Make no mistake that more work lies ahead to protect the legal autonomy students must retain in the process of assessing and distributing incidental fees. The overwhelming majority of students have expressed to us the importance of protecting the areas funded by the incidental fee and the rights students hold over this process. ASWOU will continue to ensure that students are kept updated on these matters and encourage every student to engage in the process for Spring 2021 and the 2021-22 academic year. Remember that when students are heard, students win.

For more information, contact ASWOU President NJ Johnson by emailing at aswoupresident@mail.wou.edu or by phone at (503) 838-8555

The IFC makes preliminary funding decisions

The IFC faces threats of funding withdrawal and being denied consultations for applying a fee

Sydney Carpenter | News Editor

Over the course of several months, Western administration and the Incidental Fee Committee have been in debate over the IFC’s Incidental Fee.

For winter term, it was discussed in the committee’s Oct. 29 meeting that President Rex Fuller would potentially be supplying another $1 million stimulus from the online tech fee — similar to funding supplied in fall term. IFC members briefly discussed applying a flat rate fee of $25 in comparison to their current fee system: students with one to five credits pay $265, and students with more than six credits pay $395.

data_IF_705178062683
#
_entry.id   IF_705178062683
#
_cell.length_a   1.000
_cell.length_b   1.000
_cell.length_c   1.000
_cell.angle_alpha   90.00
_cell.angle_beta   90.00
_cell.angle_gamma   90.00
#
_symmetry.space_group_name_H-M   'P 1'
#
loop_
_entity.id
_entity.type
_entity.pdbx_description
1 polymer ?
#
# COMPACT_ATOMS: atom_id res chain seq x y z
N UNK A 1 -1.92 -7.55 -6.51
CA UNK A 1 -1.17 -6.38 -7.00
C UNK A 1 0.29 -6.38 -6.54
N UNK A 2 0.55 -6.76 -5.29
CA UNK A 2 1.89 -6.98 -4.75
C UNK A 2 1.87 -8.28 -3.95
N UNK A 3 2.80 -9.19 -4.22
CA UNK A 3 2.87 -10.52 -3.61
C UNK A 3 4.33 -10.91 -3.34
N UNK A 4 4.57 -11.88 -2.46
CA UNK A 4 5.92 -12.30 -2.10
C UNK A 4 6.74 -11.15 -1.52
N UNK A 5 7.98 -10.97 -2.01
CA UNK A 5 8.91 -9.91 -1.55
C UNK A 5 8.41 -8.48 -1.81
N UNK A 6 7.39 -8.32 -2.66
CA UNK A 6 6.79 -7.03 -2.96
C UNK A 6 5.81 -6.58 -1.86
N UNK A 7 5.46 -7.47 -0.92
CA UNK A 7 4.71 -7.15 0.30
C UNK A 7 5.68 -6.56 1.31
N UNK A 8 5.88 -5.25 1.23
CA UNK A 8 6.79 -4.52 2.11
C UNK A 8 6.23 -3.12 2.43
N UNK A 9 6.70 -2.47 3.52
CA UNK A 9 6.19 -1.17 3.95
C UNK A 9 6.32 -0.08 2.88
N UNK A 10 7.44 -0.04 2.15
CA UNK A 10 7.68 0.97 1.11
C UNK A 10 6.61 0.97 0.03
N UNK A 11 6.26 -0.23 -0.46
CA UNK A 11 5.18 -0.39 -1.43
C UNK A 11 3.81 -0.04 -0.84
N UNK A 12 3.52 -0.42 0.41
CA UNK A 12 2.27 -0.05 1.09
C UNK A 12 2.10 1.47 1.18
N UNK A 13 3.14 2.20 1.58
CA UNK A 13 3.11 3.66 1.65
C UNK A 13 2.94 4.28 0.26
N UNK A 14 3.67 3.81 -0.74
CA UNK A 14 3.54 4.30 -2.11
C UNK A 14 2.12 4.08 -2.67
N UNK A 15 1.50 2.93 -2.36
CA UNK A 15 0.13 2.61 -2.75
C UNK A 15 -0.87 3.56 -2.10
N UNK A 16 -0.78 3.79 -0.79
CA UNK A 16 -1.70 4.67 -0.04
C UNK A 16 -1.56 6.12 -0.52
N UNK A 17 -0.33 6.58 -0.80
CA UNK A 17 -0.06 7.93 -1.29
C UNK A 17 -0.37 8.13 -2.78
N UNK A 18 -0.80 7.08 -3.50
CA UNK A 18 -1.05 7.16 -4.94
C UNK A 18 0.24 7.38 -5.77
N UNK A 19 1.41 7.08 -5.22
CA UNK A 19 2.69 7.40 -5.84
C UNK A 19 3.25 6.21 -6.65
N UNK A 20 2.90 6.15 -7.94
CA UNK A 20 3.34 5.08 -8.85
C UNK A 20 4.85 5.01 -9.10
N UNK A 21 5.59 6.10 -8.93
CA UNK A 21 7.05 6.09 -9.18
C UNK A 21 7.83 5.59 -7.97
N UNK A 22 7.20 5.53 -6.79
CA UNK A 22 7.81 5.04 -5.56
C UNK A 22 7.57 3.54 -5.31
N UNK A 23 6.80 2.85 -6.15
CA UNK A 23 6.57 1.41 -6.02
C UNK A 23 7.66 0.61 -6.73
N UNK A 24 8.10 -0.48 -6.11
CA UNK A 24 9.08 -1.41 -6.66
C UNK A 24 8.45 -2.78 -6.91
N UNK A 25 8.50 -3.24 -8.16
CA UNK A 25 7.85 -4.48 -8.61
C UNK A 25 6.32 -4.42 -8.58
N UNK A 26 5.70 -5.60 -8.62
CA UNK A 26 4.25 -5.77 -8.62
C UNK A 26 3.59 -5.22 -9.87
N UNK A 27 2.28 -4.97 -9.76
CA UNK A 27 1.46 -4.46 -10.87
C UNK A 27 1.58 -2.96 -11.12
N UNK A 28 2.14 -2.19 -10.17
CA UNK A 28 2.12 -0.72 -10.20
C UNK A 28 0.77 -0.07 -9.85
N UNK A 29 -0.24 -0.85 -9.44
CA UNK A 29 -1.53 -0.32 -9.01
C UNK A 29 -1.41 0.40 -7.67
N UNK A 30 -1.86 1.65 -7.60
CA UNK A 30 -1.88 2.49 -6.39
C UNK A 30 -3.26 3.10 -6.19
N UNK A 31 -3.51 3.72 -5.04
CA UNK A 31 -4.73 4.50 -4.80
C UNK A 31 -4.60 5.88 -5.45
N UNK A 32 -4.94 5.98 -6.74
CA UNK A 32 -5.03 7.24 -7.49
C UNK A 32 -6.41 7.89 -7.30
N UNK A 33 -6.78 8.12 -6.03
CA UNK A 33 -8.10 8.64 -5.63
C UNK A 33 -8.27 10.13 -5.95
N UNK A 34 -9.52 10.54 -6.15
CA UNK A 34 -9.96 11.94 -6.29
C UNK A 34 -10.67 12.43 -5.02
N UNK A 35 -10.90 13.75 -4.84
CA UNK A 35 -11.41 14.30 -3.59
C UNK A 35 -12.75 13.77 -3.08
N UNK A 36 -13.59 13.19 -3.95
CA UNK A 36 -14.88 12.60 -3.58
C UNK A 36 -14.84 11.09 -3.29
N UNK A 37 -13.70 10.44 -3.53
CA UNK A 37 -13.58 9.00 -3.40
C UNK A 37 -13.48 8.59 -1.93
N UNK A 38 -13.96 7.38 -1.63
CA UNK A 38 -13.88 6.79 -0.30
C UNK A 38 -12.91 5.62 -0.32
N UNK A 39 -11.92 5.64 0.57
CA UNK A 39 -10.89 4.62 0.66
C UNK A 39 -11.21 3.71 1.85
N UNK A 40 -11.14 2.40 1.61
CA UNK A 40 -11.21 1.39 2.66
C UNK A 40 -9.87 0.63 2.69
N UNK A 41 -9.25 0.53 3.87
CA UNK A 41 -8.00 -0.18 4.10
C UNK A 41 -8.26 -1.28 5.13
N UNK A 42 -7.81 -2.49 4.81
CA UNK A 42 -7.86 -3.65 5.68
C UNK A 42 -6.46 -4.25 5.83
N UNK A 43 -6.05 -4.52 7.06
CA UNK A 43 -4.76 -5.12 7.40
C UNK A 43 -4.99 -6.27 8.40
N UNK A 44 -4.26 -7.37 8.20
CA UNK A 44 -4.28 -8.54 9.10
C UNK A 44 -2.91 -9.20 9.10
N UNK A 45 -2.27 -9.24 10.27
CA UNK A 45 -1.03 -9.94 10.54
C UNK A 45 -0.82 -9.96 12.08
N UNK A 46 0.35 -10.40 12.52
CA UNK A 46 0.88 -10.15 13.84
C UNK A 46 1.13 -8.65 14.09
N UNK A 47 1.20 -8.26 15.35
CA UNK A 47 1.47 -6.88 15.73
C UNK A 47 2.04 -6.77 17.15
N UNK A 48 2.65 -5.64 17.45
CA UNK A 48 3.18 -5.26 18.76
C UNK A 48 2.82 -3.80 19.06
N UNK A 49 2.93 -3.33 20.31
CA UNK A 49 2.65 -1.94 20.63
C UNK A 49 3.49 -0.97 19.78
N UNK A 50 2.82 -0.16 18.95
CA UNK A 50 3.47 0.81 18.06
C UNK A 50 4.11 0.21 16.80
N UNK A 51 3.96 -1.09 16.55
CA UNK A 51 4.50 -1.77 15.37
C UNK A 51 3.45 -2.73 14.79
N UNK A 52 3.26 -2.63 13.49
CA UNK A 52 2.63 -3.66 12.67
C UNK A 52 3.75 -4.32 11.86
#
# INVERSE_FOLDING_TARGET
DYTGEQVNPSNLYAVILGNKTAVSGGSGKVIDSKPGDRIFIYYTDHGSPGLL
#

In their Nov. 5 meeting, the committee announced that President Fuller changed his $1 million offer to $415,000 on the condition that the committee does not attempt to make any mid-year fee modifications and maintains their two-tier system approved back in spring 2020. 

In an email sent to ASWOU President NJ Johnson, President Fuller projected IFC expenses totaling $900,000 due to winter term being less expensive. Fuller cited that remaining funding for winter term would come from the $100,000 carryover from fall term, $85,000 from the current IFC fee and $300,000 from the $1.3 million in IFC reserves.

Despite Fuller’s conditions, the IFC has opted to carry out its normal governing processes — an extensive list — protected by OR statute 352.105.

“(There are) serious problems making our committee rely on online fee,” said junior philosophy English double major and IFC member Nick Denning in the fourth meeting transcripts. “No control over the amount of money we receive, administration is doing that all on their own and they decide what to charge and where money goes. All of a sudden we are reliant on online tech fees. (We) cannot criticize it because (our funding) will go away.”